“Daring to be different” – inspired by Lucy M6ECG
What makes RaDAR so “different” from any other ham activity?
Firstly, RaDAR is multi disciplined and promotes the use of all methods of communications available to radio amateurs from voice modes through to the digital modes including the use of satellite communications.
RaDAR promotes the use of basic survival methods that the operator is self sufficient and practised.
RaDAR promotes the exchange of useful information other than the basic limited exchange that takes place during most contests. The quality and accuracy of information exchange is considered more important than a large QSO count.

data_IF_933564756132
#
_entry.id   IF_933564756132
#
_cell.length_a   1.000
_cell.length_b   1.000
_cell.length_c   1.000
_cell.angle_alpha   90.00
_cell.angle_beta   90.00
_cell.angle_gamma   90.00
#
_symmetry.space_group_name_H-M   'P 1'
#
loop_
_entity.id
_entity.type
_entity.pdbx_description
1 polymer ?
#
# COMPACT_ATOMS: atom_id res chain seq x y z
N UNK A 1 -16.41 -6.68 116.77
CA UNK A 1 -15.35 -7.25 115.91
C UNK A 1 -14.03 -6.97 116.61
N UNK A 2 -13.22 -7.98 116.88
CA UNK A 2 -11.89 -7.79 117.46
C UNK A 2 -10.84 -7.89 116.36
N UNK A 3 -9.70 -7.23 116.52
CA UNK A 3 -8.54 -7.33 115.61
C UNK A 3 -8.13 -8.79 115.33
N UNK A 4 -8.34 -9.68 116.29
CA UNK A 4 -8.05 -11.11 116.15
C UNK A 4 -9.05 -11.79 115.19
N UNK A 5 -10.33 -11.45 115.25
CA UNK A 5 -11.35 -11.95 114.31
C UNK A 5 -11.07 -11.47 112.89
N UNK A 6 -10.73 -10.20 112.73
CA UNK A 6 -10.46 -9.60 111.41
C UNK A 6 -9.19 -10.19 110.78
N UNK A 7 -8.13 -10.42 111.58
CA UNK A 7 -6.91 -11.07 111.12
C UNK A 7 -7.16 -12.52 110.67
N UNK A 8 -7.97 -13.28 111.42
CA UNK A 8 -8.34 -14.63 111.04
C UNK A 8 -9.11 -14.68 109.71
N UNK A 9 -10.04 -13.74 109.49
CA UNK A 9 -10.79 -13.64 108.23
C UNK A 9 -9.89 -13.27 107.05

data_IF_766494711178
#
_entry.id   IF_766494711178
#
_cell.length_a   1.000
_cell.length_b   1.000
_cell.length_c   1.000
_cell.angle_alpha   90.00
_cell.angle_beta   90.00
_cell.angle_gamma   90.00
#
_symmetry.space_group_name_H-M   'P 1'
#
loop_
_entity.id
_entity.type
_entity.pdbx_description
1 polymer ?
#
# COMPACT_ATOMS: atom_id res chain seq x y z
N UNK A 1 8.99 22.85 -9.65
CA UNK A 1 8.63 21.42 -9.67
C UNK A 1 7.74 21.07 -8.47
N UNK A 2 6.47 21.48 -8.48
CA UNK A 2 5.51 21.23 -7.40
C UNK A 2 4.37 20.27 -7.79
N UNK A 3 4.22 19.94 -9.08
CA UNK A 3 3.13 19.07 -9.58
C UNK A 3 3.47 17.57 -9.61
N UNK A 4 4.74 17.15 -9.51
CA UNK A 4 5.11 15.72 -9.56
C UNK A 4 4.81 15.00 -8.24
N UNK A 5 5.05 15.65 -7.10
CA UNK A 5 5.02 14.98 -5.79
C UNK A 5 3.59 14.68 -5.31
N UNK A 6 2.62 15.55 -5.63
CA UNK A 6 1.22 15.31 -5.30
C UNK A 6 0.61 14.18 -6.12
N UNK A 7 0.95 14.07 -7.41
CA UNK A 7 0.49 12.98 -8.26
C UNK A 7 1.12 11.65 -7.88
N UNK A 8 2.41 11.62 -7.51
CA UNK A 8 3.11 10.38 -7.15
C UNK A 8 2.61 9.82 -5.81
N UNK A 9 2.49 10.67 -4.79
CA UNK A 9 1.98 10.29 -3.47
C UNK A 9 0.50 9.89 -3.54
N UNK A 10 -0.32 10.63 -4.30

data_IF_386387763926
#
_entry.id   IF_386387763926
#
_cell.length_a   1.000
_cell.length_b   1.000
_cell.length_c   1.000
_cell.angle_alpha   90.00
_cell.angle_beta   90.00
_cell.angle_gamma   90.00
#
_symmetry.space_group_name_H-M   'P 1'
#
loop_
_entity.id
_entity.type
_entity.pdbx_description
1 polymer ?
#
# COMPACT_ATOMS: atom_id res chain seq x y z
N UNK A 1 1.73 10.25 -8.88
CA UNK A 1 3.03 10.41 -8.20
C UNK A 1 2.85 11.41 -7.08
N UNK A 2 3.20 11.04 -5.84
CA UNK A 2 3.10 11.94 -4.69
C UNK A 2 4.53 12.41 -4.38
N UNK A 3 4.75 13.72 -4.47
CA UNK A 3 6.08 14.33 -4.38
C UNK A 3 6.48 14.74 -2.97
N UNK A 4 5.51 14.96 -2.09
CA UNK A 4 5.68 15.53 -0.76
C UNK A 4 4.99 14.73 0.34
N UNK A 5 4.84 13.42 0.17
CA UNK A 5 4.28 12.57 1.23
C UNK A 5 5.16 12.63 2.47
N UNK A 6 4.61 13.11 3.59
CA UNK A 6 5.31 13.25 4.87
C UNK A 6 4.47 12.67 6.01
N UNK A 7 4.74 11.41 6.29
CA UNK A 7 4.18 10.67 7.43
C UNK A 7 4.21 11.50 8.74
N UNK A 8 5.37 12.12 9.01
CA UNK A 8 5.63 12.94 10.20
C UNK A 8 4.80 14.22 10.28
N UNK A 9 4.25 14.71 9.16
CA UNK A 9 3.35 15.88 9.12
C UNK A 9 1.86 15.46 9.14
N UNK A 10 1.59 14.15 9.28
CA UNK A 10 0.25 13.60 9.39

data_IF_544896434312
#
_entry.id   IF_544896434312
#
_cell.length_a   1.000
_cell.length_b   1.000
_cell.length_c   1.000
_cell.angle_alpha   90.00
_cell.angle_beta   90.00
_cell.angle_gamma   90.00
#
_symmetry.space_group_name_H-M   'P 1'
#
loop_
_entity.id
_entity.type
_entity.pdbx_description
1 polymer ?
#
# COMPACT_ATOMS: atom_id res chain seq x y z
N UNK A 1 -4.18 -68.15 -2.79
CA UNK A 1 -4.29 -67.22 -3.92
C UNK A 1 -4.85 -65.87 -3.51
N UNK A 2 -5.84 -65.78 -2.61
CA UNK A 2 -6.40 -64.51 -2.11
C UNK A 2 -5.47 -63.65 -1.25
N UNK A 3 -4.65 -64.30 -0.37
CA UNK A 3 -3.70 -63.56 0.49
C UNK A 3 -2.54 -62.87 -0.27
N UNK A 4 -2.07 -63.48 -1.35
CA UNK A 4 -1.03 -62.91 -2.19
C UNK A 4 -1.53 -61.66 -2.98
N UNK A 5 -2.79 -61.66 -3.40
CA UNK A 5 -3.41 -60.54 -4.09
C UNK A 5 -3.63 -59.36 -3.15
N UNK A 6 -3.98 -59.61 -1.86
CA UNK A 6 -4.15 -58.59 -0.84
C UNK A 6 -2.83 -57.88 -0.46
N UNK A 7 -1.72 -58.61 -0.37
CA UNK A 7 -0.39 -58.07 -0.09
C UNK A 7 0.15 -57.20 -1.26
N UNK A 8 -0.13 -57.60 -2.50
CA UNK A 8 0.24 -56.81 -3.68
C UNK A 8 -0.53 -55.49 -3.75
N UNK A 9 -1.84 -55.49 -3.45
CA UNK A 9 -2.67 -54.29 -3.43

RaDAR promotes the use of navigation principles and grid locators to 10 character accuracy or even finer latitude / longitude detail.
What makes RaDAR totally different to other amateur radio activities is the requirement to move quickly from one point to another and to communicate from each deployment position. It is a prerequisite within the bi-annual contest to move after every 5 QSO’s before further contacts are allowed.
RaDAR is about moveable amateur radio stations be it fixed, mobile or on foot.